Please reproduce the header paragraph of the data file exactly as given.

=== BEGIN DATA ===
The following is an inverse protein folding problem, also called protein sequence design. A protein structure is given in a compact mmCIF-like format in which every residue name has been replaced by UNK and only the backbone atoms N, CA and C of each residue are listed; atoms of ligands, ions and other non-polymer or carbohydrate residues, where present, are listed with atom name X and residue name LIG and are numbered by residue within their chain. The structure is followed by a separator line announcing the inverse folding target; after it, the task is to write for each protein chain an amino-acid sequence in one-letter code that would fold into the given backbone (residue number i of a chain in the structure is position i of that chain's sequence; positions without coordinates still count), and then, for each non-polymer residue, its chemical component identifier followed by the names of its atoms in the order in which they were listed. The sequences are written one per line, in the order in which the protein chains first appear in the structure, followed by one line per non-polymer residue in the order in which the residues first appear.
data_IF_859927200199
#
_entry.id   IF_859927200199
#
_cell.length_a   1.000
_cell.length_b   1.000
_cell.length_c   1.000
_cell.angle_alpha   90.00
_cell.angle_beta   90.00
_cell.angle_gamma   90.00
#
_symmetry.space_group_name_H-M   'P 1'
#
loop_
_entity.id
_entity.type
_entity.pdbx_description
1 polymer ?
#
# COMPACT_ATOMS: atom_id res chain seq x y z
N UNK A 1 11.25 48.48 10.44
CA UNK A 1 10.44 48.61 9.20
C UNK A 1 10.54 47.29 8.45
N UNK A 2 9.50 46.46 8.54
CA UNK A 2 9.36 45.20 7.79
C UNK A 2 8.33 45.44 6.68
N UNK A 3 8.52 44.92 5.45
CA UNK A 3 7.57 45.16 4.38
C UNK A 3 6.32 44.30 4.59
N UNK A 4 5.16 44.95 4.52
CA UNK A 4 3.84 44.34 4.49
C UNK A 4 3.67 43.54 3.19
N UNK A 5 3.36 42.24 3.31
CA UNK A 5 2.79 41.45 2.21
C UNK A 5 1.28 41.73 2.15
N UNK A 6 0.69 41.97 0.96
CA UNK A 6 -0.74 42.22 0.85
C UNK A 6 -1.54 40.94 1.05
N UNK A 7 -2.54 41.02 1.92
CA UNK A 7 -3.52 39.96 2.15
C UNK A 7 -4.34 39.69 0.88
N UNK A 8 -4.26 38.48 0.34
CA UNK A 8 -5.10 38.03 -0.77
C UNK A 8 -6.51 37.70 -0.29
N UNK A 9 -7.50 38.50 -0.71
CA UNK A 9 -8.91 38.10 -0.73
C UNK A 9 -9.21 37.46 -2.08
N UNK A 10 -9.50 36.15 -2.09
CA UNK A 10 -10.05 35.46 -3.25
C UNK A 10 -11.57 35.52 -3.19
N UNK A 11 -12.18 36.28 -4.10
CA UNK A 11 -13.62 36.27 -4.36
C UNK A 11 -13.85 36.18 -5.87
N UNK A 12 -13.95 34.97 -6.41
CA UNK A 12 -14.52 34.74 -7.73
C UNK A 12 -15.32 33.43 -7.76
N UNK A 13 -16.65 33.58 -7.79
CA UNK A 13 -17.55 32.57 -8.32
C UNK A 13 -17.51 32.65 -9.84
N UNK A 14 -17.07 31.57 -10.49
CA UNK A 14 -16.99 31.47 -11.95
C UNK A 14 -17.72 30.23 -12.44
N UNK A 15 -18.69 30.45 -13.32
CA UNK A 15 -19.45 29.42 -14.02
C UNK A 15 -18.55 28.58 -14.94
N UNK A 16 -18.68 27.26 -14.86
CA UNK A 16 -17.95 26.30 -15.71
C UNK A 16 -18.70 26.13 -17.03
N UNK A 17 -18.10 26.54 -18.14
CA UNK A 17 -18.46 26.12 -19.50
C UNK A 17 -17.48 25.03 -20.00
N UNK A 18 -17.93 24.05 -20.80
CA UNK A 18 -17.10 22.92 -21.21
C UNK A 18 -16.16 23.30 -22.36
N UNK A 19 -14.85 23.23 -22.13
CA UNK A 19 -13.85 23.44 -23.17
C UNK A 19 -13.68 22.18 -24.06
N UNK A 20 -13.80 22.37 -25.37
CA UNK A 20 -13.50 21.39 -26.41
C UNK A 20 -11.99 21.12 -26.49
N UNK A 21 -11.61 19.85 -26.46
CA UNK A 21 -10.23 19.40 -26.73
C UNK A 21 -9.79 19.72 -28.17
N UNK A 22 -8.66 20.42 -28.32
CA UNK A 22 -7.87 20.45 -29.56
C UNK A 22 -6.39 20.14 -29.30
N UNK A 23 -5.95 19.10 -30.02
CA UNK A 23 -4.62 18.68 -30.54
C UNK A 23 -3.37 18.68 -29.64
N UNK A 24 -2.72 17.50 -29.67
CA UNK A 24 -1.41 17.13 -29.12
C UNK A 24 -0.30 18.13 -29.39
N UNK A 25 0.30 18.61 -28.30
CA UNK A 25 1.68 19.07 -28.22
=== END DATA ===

The following is an inverse protein folding problem, also called protein sequence design. A protein structure is given in a compact mmCIF-like format in which every residue name has been replaced by UNK and only the backbone atoms N, CA and C of each residue are listed; atoms of ligands, ions and other non-polymer or carbohydrate residues, where present, are listed with atom name X and residue name LIG and are numbered by residue within their chain. The structure is followed by a separator line announcing the inverse folding target; after it, the task is to write for each protein chain an amino-acid sequence in one-letter code that would fold into the given backbone (residue number i of a chain in the structure is position i of that chain's sequence; positions without coordinates still count), and then, for each non-polymer residue, its chemical component identifier followed by the names of its atoms in the order in which they were listed. The sequences are written one per line, in the order in which the protein chains first appear in the structure, followed by one line per non-polymer residue in the order in which the residues first appear.